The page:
(I recommend you let that last bit be inner monologue, or people do look at you funnily)
posted by pineapple at 8:29 AM on October 9, 2008 [2 favorites]


The metaphor I hear frequently is "trying to drink out of a fire hydrant".

Stop trying to drink out of the fire hydrant.
posted by everichon at 8:54 AM on October 9, 2008


I have a tremendously long list of books to read. I think right now it's around 80.

Most of these are popular or award-winning young adult books that I think I should read to help me be a good YA librarian.

I had a lot of guilt over how many books I hadn't read until last year I realized that most of the much-hyped books that people were screaming over at the time... fell off the radar a year later, and it didn't actually matter that much whether I'd read them or not.

And the moral of this story is: if you make a conscious decision to just cut some of those things out of your life, nothing bad is going to happen. You can always watch them in a year or two if you still want to. Or you can forget about them and let new things take their place later; the media onslaught seems likely to continue.
posted by Jeanne at 8:58 AM on October 9, 2008


I've physically constrained my list. I have a top shelf of my bookshelf devoted to "books/movies, unread/unwatched". If something new comes in, something old has to get kicked out and donated, given back.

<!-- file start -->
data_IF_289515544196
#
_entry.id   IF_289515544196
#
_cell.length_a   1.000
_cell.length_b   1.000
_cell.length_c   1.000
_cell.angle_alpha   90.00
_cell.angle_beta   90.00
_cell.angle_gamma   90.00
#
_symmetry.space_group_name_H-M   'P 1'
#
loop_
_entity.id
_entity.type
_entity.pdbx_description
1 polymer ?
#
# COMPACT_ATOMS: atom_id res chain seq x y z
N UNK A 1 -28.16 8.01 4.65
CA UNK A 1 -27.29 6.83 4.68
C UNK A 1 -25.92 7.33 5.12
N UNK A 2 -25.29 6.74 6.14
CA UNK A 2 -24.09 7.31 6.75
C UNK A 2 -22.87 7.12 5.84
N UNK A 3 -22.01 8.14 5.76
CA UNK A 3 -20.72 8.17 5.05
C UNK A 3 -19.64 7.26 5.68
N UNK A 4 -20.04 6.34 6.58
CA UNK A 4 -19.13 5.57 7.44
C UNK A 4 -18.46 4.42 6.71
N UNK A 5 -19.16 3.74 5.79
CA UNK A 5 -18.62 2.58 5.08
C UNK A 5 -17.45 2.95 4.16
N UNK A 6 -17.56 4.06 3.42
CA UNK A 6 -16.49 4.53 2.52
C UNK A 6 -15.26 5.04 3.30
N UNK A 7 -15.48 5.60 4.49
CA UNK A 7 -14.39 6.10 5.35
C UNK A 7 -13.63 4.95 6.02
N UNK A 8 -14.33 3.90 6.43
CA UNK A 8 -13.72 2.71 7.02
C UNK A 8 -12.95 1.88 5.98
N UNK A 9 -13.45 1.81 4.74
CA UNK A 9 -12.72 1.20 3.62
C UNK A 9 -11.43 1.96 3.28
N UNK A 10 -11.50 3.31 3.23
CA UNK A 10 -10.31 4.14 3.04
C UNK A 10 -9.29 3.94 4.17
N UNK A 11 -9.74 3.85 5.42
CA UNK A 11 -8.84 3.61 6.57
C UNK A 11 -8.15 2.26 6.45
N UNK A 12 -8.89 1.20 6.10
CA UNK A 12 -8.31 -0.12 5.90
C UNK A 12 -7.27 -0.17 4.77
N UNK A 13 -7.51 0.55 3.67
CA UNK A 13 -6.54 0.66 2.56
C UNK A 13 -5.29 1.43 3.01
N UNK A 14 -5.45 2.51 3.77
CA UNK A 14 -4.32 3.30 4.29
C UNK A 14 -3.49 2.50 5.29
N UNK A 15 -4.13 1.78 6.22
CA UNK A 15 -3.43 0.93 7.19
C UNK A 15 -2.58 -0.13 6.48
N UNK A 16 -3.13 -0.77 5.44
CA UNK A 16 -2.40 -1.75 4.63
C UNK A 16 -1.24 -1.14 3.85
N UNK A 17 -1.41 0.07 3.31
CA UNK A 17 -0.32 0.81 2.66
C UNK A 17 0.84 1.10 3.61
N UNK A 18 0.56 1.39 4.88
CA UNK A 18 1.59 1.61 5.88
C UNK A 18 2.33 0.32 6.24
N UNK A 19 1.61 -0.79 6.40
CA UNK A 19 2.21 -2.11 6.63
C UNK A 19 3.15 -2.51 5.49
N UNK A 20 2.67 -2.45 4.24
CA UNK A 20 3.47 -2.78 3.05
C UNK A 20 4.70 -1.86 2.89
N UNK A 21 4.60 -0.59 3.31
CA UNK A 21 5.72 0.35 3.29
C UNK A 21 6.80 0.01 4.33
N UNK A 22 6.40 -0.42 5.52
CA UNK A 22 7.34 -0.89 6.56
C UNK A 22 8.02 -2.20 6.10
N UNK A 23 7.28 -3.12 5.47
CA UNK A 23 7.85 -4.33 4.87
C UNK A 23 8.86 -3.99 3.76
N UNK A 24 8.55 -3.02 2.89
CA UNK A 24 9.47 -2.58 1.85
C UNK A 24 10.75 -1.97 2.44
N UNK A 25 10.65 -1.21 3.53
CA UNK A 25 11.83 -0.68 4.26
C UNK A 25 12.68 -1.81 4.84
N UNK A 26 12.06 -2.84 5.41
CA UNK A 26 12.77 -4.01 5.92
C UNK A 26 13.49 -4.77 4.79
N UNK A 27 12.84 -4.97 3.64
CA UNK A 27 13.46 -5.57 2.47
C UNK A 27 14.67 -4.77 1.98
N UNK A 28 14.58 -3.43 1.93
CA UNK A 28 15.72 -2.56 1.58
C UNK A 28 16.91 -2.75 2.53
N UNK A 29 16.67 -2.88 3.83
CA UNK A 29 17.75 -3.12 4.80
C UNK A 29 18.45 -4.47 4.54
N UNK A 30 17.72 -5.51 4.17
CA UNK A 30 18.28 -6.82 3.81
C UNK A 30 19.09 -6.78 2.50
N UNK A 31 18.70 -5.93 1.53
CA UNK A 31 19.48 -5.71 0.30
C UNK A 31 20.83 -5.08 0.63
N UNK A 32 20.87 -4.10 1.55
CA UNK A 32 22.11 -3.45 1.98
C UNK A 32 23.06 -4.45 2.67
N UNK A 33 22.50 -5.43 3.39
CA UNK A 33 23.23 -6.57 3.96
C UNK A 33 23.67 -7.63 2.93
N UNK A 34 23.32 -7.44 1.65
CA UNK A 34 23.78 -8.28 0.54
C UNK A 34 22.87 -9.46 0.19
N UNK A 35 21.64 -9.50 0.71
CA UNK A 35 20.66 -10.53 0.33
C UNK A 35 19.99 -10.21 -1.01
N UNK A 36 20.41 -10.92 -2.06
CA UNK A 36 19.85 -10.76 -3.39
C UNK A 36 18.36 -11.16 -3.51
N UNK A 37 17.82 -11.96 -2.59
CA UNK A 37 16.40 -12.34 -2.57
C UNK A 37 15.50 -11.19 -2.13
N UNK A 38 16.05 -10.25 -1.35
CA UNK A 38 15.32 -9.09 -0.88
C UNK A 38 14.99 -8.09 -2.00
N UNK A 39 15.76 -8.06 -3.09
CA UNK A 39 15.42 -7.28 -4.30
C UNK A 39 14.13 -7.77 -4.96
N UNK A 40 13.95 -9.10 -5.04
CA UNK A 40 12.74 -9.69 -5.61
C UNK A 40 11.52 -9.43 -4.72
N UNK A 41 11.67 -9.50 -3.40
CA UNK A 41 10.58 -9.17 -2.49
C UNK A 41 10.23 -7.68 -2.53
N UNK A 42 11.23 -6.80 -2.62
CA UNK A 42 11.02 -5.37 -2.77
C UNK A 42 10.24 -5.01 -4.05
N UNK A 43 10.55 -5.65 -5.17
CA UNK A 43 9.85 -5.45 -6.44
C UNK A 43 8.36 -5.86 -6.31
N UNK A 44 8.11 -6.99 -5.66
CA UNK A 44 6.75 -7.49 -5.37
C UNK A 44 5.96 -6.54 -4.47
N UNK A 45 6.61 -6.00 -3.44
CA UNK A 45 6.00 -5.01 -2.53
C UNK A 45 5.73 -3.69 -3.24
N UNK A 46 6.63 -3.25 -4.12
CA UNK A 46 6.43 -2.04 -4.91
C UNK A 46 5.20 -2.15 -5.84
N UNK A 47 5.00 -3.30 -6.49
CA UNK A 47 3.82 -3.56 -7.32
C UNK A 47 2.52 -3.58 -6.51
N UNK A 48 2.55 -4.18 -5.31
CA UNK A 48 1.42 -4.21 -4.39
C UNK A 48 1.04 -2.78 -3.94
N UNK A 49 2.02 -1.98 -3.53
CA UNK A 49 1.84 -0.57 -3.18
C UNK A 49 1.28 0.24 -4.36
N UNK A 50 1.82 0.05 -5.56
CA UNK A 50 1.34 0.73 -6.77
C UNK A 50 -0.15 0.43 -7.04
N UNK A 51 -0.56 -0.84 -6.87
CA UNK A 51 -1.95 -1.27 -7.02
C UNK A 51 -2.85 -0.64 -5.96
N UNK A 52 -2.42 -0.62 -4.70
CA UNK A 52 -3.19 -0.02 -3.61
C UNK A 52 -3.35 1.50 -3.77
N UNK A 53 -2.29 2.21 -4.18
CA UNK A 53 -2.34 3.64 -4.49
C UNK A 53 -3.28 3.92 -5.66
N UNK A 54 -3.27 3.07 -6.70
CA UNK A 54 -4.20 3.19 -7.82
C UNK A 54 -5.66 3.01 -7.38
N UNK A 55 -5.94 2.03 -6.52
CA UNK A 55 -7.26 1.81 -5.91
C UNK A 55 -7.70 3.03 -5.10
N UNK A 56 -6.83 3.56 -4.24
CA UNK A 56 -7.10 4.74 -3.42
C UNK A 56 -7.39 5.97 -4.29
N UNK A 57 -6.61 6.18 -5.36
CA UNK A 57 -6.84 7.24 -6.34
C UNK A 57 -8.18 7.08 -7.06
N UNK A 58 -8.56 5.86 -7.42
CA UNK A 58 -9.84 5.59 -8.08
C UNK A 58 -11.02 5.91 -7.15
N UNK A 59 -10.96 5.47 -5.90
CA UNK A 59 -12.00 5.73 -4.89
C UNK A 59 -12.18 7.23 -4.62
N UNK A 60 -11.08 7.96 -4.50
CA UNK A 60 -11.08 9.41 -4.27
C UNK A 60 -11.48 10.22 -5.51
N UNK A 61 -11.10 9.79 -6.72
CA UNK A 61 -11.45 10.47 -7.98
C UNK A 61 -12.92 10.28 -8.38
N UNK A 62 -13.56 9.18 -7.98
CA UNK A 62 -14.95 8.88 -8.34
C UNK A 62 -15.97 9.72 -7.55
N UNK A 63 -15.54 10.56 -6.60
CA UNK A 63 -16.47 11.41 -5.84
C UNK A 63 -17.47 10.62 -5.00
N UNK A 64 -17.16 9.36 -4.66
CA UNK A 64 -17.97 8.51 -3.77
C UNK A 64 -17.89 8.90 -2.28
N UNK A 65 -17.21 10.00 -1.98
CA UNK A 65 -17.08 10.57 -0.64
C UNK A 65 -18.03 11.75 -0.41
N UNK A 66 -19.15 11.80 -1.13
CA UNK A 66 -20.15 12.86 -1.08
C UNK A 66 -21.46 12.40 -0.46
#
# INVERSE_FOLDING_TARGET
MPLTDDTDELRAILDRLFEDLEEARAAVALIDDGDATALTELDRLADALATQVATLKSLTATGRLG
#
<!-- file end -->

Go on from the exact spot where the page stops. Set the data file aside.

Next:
posted by bottlebrushtree at 9:24 AM on October 9, 2008


I suppose you could measure a person's capacity for culture by their rate of consumption. That is one kind of capacity, after all. Breadth of learning per se is not a bad thing.

But culture is also supposed to deepen you. And the pursuit of that objective can be at odds with the first. If you are always reading, you never have time to digest anything you've read. If you are always listening to music, you never have time to reflect in silence on what you've heard. In short, you're letting your curriculum stimulate you without letting it really change you. You're more full of ideas and sensations, but you handle those ideas and sensations the same as you always did.

Slow down and let it sink in.
posted by bricoleur at 9:38 AM on October 9, 2008 [2 favorites]


I give you permission to not read any book in your to-be-read pile, not watch shows on your TiVo, not watch DVDs, not listen to CDs. Watch the ones you really want to watch at any given moment. It's okay; they're making more content all the time and some of it will be excellent. You can get stuff at Netflix or the video store if you decide that the show you deleted from TiVo is all that important.

I just went 5 months with no teevee, and all my books, including the unread ones, are packed up. I missed some good shows; watched some good and bad DVDs. I read some good books, and some utter crap. Missed the season opener of House, but it will be on again, and again. Missed the 1st Presidential debate, but CSpan put it on Youtube.

So just give up and let most of it go. Worry more about missing the sunset, the moonrise, the clear night sky when you can see the Milky Way. Worry much more about missing dinner with a friend or a phone call from family.
posted by theora55 at 9:40 AM on October 9, 2008 [1 favorite]